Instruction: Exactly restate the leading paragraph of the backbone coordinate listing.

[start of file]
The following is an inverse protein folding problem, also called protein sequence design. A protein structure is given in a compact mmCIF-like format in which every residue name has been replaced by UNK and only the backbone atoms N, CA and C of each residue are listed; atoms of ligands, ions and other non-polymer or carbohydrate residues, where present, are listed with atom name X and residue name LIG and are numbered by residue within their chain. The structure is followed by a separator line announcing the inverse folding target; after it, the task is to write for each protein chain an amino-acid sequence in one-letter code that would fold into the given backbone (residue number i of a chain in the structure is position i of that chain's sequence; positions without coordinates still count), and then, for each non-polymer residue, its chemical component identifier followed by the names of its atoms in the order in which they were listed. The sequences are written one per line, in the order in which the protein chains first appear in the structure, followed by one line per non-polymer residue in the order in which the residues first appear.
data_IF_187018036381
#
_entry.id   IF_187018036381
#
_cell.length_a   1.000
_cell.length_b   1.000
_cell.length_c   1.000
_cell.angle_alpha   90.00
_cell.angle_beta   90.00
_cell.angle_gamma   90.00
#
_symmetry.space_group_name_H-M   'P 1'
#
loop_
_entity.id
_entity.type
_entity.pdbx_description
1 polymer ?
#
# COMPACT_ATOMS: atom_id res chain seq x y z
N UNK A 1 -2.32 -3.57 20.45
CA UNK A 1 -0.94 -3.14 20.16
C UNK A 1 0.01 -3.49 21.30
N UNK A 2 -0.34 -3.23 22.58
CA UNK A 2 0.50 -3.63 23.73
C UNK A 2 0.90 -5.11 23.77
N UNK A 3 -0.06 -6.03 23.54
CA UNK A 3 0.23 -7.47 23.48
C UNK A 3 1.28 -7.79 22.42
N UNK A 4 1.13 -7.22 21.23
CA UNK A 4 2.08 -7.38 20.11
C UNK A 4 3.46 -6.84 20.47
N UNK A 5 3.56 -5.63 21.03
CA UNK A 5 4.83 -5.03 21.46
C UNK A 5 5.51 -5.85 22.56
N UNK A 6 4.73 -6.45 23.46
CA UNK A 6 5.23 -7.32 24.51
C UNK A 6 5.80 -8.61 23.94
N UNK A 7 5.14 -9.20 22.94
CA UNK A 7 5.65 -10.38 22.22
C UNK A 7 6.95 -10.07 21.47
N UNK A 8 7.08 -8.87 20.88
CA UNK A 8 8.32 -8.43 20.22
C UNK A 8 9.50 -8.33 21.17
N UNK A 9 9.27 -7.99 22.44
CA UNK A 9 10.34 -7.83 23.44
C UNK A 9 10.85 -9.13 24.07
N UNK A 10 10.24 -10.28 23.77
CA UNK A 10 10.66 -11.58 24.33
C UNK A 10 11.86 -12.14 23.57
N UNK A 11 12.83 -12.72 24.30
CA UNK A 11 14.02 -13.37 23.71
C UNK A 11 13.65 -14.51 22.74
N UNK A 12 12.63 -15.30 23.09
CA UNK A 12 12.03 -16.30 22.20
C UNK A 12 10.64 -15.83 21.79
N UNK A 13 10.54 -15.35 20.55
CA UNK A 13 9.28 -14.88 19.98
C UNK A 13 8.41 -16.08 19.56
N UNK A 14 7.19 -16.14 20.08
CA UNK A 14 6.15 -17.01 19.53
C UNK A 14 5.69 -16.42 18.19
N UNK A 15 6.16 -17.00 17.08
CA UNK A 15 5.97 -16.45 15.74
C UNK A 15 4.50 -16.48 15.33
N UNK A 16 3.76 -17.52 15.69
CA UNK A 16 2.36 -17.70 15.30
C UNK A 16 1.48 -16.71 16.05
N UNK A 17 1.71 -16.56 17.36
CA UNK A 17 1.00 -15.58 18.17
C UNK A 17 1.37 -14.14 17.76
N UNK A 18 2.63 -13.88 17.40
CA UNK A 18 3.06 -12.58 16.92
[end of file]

The following is an inverse protein folding problem, also called protein sequence design. A protein structure is given in a compact mmCIF-like format in which every residue name has been replaced by UNK and only the backbone atoms N, CA and C of each residue are listed; atoms of ligands, ions and other non-polymer or carbohydrate residues, where present, are listed with atom name X and residue name LIG and are numbered by residue within their chain. The structure is followed by a separator line announcing the inverse folding target; after it, the task is to write for each protein chain an amino-acid sequence in one-letter code that would fold into the given backbone (residue number i of a chain in the structure is position i of that chain's sequence; positions without coordinates still count), and then, for each non-polymer residue, its chemical component identifier followed by the names of its atoms in the order in which they were listed. The sequences are written one per line, in the order in which the protein chains first appear in the structure, followed by one line per non-polymer residue in the order in which the residues first appear.